The much-awaited and one of the biggest tax reforms in India is set to be rolled out on July 1, 2017.
The issue about taxation on gold was much debated and finally a rate of 3% is fixed. While the headline
rate is slightly higher than the current taxes on gold and jewellery, it is much lower than what was
The industry in general has also welcomed the 3% rate. Now that clarity has emerged over the tax rate,
we try and assess the potential impact on gold demand in India and how this tax will affect the
organised and unorganised gold trade.
Currently, jewellers pay 10% customs duty on gold and pay 1% excise plus 1.2% VAT over and above
that. This effectively works out to 12.43% when buying jewellery and 11.32% when buying bars since
bars do not attract excise duty. With the introduction of GST at 3% for gold and 18% for making
charges, the effective rate comes to 15.67% when you include 10% customs duty.
So, the effective price increase on gold jewellery comes to 3.24%. It is clear that gold is going to get
slightly expensive for consumers in India.
This is also because the government wants to discourage gold buying. Gold bars will be dearer by
1.98%, after GST while jewellery will be expensive by 3.24% compared to current levels.
While there will be some initial reluctance, we believe jewellers will easily be able to pass down the
incremental cost to the end consumer.
Impact on demand
As mentioned earlier, the slight increase in taxes is likely to impact demand initially, but we expect that
passdown to retail consumers will not be much of an issue over a period of time.
Jewellers have already stocked gold before the GST implementation as evident from the import data
and therefore, it will be difficult to assess the impact on demand after the GST comes into force. India’s
gold imports in the first five months of 2017 have surged 144% year-on-year to 424.1 tonnes as per
This means that imports will be much lower during the peak season during Q4, as gold buying has been
front-loaded in the first half of this year.
Over the course of the year, as the industry and consumers adjust to the new environment and as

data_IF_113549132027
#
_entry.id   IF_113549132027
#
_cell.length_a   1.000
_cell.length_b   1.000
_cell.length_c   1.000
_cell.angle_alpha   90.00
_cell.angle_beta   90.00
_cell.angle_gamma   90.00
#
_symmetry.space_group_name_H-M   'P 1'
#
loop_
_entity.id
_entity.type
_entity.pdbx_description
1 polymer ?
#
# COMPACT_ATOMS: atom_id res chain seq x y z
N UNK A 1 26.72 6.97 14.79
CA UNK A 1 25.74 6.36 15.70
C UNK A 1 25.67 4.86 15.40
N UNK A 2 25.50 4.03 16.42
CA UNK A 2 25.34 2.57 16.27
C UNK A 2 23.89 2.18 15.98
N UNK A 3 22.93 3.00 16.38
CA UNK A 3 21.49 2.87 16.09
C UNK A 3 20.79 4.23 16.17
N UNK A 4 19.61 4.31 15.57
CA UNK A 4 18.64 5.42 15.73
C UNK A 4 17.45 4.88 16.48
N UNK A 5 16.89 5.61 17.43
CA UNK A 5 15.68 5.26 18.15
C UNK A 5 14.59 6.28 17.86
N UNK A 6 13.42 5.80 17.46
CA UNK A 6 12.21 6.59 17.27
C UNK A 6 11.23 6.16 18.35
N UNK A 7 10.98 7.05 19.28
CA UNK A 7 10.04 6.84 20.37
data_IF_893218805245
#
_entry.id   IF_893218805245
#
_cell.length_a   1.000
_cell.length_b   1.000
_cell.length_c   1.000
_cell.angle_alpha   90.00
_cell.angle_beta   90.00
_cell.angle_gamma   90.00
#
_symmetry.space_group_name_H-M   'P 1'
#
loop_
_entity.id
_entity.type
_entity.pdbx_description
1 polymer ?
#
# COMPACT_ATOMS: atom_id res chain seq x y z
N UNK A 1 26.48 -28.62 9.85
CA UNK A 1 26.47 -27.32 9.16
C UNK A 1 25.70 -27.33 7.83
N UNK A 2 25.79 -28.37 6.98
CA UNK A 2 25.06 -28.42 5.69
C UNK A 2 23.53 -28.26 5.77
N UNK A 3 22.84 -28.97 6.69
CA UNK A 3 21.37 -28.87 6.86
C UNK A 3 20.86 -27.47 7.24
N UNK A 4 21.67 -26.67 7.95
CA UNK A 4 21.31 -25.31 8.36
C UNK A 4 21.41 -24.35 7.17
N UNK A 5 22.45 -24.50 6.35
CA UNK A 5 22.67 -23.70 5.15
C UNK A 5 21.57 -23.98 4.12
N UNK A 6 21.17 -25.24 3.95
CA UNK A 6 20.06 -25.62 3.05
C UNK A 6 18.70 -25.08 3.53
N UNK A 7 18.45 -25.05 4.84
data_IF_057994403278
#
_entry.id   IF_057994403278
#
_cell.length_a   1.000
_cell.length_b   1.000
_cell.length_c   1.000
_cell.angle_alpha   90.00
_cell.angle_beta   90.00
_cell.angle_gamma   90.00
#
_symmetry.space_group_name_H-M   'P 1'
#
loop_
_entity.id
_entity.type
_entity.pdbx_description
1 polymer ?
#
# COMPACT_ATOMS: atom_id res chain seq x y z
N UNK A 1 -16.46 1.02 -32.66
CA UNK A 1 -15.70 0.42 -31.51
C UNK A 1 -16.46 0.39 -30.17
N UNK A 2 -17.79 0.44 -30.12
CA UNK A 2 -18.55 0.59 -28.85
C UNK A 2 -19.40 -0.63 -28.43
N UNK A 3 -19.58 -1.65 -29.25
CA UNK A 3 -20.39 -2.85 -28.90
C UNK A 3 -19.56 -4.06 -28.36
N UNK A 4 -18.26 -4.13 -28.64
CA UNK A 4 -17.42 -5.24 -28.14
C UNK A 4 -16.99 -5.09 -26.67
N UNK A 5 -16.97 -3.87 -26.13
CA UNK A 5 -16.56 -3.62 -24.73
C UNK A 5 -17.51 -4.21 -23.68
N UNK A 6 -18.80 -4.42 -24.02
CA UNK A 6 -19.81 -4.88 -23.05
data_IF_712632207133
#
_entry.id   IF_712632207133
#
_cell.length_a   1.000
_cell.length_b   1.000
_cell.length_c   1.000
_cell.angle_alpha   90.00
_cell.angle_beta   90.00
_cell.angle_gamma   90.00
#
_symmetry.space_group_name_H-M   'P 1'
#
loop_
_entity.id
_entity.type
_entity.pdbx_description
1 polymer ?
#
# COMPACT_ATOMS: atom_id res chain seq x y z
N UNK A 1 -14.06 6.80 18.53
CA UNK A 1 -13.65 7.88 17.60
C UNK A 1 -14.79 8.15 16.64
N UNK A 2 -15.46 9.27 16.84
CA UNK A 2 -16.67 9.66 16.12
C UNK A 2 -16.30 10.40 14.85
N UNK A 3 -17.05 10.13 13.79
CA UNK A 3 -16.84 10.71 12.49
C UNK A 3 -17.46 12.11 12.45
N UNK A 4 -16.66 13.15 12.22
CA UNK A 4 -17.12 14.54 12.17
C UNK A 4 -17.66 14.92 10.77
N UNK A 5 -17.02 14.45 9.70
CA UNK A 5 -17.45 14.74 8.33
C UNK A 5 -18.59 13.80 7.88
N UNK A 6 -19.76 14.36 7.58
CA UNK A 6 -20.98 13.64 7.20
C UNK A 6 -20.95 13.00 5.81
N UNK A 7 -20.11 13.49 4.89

further clarity emerges, we could see a revival in demand.
We expect full year 2017 demand in India to be slightly higher than 2016, but still would be significantly
lower compared to five-year averages.
Impact on jewellery trade
GST is clearly going to benefit the organised trade more given that organised and branded retailers will
find it easier to comply and implement the new rules.
On the retail front, almost 30% of the jewellery sector is organised and these players could find it
difficult to comply as effectively with the new rules.
Secondly, for branded and organised jewellers who have integrated manufacturing, the 18% GST on
making charges can be averted. Third, a structural shift towards organised trade is already under
process and demonetisation and clampdown on cash transactions has hastened up that process.
The government in the last budget imposed a limit of Rs 2 lakh on all cash transactions, and this will
help organised retailers more as the unorganised players dealt more with cash.
On the whole, there will be teething troubles initially for the industry to comply with the new set of rules
but large organised and branded retailers will be at an advantage.
Summing it up
We believe that GST is a step in the right direction and over a period, both the industry and consumers
will stand to benefit with increased transparency.
While there are still concerns in certain areas due to lack of clear detail, these initial hiccups are
unlikely to impact the industry to a very large extent. Gold has been a favoured asset for Indians over
several decades and demand from GST is unlikely to be negatively impacted.
(The writer is AVP — Commodity Research at Motilal Oswal Commodity Brokers)